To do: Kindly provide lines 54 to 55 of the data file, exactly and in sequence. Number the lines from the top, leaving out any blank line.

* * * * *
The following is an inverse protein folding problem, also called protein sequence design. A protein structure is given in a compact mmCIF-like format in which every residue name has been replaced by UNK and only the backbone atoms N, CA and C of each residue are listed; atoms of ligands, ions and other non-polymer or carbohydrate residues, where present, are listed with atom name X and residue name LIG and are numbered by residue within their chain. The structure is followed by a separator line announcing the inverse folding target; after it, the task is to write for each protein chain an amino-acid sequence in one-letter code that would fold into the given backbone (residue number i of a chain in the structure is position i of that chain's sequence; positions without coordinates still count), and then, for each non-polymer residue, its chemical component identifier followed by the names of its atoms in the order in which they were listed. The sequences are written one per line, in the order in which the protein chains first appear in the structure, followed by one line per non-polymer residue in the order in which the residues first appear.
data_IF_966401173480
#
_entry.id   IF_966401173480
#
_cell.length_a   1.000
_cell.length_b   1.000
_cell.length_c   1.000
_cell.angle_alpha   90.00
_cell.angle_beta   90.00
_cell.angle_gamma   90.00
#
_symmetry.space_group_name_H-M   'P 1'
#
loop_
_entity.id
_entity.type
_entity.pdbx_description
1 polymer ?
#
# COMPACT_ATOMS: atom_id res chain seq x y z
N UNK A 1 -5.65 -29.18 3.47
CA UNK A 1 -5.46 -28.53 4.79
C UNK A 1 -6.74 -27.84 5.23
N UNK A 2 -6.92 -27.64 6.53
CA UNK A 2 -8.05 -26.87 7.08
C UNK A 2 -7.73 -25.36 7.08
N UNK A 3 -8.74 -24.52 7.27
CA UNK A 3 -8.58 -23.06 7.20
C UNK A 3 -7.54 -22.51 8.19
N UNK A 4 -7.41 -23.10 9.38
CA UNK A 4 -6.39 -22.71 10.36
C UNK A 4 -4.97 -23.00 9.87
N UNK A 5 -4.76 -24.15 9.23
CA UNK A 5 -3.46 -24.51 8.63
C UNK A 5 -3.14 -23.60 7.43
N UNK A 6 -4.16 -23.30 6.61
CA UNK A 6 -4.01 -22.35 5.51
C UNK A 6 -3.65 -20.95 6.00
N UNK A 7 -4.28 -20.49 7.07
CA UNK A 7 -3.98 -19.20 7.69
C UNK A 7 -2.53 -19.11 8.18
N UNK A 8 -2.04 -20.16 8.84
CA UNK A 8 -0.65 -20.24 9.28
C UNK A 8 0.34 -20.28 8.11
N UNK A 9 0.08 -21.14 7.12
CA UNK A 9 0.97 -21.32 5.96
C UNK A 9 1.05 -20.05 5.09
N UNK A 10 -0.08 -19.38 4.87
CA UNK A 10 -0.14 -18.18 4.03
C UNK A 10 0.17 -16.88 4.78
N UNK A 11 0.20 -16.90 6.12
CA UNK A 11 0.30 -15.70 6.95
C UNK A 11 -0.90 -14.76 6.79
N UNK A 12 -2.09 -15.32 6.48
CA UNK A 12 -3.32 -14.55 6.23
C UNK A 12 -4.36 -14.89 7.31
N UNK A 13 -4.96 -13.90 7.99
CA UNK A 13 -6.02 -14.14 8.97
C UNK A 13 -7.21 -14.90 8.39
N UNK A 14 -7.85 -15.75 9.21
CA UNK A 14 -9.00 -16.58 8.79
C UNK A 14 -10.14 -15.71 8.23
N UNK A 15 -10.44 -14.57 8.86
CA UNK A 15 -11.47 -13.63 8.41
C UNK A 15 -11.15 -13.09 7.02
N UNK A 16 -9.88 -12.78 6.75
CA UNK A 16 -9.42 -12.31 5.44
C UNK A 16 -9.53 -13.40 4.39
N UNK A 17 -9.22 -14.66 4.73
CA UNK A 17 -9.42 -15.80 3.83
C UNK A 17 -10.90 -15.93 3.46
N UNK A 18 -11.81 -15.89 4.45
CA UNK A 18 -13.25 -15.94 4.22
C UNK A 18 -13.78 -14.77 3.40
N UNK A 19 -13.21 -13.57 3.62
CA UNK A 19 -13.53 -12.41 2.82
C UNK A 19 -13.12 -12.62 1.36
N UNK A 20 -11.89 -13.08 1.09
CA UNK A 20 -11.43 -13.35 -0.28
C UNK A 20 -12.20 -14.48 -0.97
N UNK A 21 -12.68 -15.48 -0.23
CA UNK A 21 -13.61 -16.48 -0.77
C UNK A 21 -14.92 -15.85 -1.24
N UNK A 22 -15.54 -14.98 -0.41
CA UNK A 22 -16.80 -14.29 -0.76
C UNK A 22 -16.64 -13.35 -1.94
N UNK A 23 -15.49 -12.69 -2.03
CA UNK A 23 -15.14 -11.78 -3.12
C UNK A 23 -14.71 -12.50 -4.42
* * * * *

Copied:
C UNK A 11 -0.90 -14.76 6.79
N UNK A 12 -2.09 -15.32 6.48